In my last blog post, I shared reasons why starting a business while on maternity leave and becoming a ‘mompreneur’ is a great idea. If you are considering a side business, here are some tips on how to get started based on my own experiences creating Wuchild.
1) Start small and test out your concept
For the longest time, Wuchild consisted of only baby headwraps (really freakin’ stylish ones). In the beginning, my business partner and I would buy just enough material to create a few samples to take photos to post on social media. We were hoping to test out our brand, and much to our surprise, a few local shops reached out asking about our wholesale distribution. Shabam!…we knew we had something! Now we also sell tops for babies and mamas, but this was only possible because we first tested our concept.
2) Put in as much sweat equity as possible
Do as much as you can on your own. Not only is this cost-effective, but you’ll feel empowered and proud that YOU did it. Now of course, there will be unavoidable costs but you’d be surprised by how much you can save by doing things on your own.
For example, we directed and took all our product shots for our website and social media posts with our handy dandy iPhones. We never rented studio space. Instead, we found cool coffee shops or interesting backdrops to snap photos. This has become part of our brand personality.
No experience with creating websites? No problem! There are some amazing and very easy to use website platforms. Our personal favourite is Squarespace because it comes with sleek templates to chose from and it’s pretty affordable.
Here we were at our first “photoshoot” at Luke’s cafe in Gastown.
3) Ask friends and family for favours
The amount of support we’ve received from our friends and family floors us! Go through your list of people and you’d be surprised by how many could potentially contribute to your business, pro bono. People want to support and be part of something special so don’t think of yourself as a burden. For example, we had a friend do our logo for free (normally a cost of between $500-$5,000 depending on who you go with) and our mother’s and grandmother’s have helped package our goods for shipment. We also saved another $5,000 on graphic design costs by asking friends to take our rough pen and paper clothing design sketches and convert them on Illustrator.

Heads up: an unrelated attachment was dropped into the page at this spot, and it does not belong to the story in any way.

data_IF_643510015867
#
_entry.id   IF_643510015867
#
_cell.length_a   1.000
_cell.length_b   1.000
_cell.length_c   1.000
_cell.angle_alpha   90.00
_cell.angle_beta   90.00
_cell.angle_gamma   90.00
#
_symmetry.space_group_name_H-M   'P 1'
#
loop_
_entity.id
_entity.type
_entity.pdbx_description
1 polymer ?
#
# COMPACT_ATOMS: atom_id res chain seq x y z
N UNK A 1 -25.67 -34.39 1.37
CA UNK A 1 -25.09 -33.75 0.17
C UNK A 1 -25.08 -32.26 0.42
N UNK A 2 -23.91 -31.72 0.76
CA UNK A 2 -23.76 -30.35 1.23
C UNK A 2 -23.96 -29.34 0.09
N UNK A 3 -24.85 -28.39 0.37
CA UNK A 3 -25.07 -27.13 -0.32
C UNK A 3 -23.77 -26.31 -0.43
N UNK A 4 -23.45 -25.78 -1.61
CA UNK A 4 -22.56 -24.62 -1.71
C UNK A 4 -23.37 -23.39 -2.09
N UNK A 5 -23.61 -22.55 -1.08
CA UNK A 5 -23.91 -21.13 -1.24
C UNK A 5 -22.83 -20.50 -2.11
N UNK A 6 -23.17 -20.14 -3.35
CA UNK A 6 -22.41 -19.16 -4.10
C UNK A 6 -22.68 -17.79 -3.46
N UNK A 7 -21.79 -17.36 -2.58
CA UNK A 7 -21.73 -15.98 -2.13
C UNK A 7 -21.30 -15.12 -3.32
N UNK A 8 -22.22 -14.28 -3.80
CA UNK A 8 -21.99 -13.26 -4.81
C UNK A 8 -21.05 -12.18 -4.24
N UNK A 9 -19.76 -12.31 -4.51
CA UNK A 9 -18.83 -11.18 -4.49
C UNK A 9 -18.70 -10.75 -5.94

Logo designed by aftermodernlab
4) Partner up with someone you love and trust
Partnering with someone might not work for everyone. It’s hard to choose the right one. But if you are going to partner with someone (and I think two heads and four arms is better than half that), you need the right person to compliment the skills or connections you may not have.
When Bernice partnered up with me on Wuchild it was a turning point for the business. I now had someone to share, play, create and build with. My advice for finding a partner is to find someone who has the same vision and goals as you in terms of how far they’d like to take the business (and how to get there). You need to trust this person and have open communication. Can you disagree and not harbour any bad feelings? Just because you are best friends with someone, it doesn’t mean that you should be doing business together.
For Bernice and I the business comes second to our friendship. Because the vision of this company is really a creative outlet for self discovery, our company values from the start were to promise to keep having fun. If it’s not fun, then we consider stopping.
Stay tuned for my next post on how we leveraged Vancouver’s amazing community of enterpreneurs to propel our business!